We also played a bit with passage/piaffe, and whether Dylan knows how to do it. K said he has a bit of both started, and I've certainly sat on him when he was offering piaffe not on purpose, but this was the first time anyone has taken a stick and asked him from the ground to give it a try since I've had him. I'm not sure what Tiago was asking or how, but Dylan was not sure about it and didn't get a step of real piaffe. He did, however, offer something akin to passage and we went with that. I would trot along on the circle, then ask him to come up a bit more in front and almost feel like I'm sucking his back up higher through my thighs. It's a little bit hard to describe, but it came. As I understand it, having almost no experience whatever with it, every horse and rider has an individual way of doing piaffe or passage - installed a little differently, ridden a little differently. All lower level horses might be able to canter from the same cue, but not all upper level horses will learn passage from the same cue. Or something like that. Maybe? I don't know enough about it yet to say, but I hope to learn.

We also worked on bending him at the canter on a 20m circle - bending him to the left, bending him to the right, with no change of lead and no falling in or out. THAT was my undoing. I was already exhausted by this point but determined to carry on, and I don't really remember too much beyond this point because my head got all kinds of fuzzy. I just remember  when we finished, we had some good work, but Dylan was clear about the fact that he was stick-a-fork-in-it-done. He kept breaking to trot over and over, like he just couldn't hold it, and I probably looked like I was going to die myself. We both went to cool out, and both of us were panting exhausted. Dylan looked just as hot and miserable as I was - I stripped him of his tack straight away, and went right to the wash stall to start strip cooling him. Poor guy.... he skidded around in the wash stall three times like he was skating on ice, partly because the washstall was slippery and partly because I think he was just that tired. I felt like I was fully cooked to death, and I hosed myself off too.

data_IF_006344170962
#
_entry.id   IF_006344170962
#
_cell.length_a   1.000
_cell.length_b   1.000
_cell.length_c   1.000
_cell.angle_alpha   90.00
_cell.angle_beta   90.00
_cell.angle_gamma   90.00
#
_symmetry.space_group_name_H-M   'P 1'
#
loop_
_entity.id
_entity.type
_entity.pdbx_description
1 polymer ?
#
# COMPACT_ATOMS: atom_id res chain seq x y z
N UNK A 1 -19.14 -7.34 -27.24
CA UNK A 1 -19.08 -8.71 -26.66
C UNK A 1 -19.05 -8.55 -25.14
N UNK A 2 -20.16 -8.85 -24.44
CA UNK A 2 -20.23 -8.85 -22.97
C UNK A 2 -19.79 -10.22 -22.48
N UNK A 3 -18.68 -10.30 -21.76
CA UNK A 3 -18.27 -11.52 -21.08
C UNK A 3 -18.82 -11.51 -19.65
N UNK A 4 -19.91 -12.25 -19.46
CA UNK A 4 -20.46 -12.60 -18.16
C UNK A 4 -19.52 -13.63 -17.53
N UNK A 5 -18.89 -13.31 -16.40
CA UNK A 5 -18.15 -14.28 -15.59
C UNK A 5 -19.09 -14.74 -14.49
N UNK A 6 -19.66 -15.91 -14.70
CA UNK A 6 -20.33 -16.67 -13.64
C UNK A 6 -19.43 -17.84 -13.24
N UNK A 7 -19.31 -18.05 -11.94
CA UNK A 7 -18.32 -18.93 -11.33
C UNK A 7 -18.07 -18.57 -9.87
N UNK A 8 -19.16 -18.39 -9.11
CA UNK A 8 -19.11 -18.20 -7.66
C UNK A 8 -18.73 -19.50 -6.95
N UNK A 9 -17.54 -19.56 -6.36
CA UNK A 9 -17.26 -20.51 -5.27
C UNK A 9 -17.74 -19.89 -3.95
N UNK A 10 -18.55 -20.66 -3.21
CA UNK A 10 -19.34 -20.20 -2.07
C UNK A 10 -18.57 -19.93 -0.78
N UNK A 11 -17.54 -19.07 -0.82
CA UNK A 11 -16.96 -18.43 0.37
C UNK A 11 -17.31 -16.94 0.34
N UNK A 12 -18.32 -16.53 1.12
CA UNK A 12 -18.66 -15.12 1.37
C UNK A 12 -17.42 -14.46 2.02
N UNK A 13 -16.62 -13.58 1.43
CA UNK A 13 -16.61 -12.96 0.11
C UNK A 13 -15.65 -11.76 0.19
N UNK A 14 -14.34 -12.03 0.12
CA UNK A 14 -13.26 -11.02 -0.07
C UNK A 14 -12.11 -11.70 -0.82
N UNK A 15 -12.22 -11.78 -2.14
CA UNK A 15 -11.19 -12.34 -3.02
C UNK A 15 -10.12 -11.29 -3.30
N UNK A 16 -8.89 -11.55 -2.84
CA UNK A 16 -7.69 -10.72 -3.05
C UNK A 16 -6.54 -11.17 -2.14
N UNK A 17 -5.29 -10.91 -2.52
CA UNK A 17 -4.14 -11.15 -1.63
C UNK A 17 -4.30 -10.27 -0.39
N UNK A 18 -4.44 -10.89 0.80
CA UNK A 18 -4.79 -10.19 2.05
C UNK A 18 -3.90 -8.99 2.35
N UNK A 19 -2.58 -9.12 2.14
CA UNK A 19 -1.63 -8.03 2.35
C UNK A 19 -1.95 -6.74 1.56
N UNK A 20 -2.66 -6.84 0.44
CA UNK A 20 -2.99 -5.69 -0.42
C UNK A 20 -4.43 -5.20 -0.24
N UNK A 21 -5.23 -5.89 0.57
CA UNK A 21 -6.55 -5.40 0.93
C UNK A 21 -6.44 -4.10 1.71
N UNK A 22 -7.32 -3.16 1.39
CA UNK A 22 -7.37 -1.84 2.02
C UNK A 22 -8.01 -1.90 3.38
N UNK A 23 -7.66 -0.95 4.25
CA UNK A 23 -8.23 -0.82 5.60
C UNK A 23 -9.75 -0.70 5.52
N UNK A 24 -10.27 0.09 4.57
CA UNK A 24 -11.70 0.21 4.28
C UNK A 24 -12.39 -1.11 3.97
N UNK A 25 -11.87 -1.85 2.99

Back at the guest house, after thoroughly cooling Dylan down (although to be honest I don't remember much of what was going on, I think J moved my tack for me but I'm not sure), I flopped down onto the bed in the AC and closed my eyes for a few minutes. I slugged down as much Gatorade and water as I could handle, and eventually the room stopped spinning. A cool shower and some Ibuprofin (and more water) later, and I was feeling a bit more like myself. I checked on Dylan again, and he too was cool and eating and drinking. I felt good enough by that time to go out to Brenham with J and Tiago for some dinner and some ice cream. When we got back to the guest house, the other ladies staying there were all piling into their souped up ATV to go for a drunken midnight offroad adventure, which I of course decided to come along on. We were speeding through the night watching an approaching thunderstorm light the sky up with lightning, and I thought to myself, "I'm going to remember this night."

And apparently everyone in Brenham was also there that night

The next day I woke up fairly early, feeling much more like myself and glad to be riding early. My ride time was scheduled for 10am, which is much more reasonable. It seemed to be less humid too, which also helped. I asked J if we could set up some single slalom and double barrels in the ring, since I've had some trouble with both, and she agreed. Our warmup was a bit quieter than the day before, and Tiago again put us to work with some lead change work and some trot work, alternative between a fairly slow collected trot and some bouncier passage-ier trot.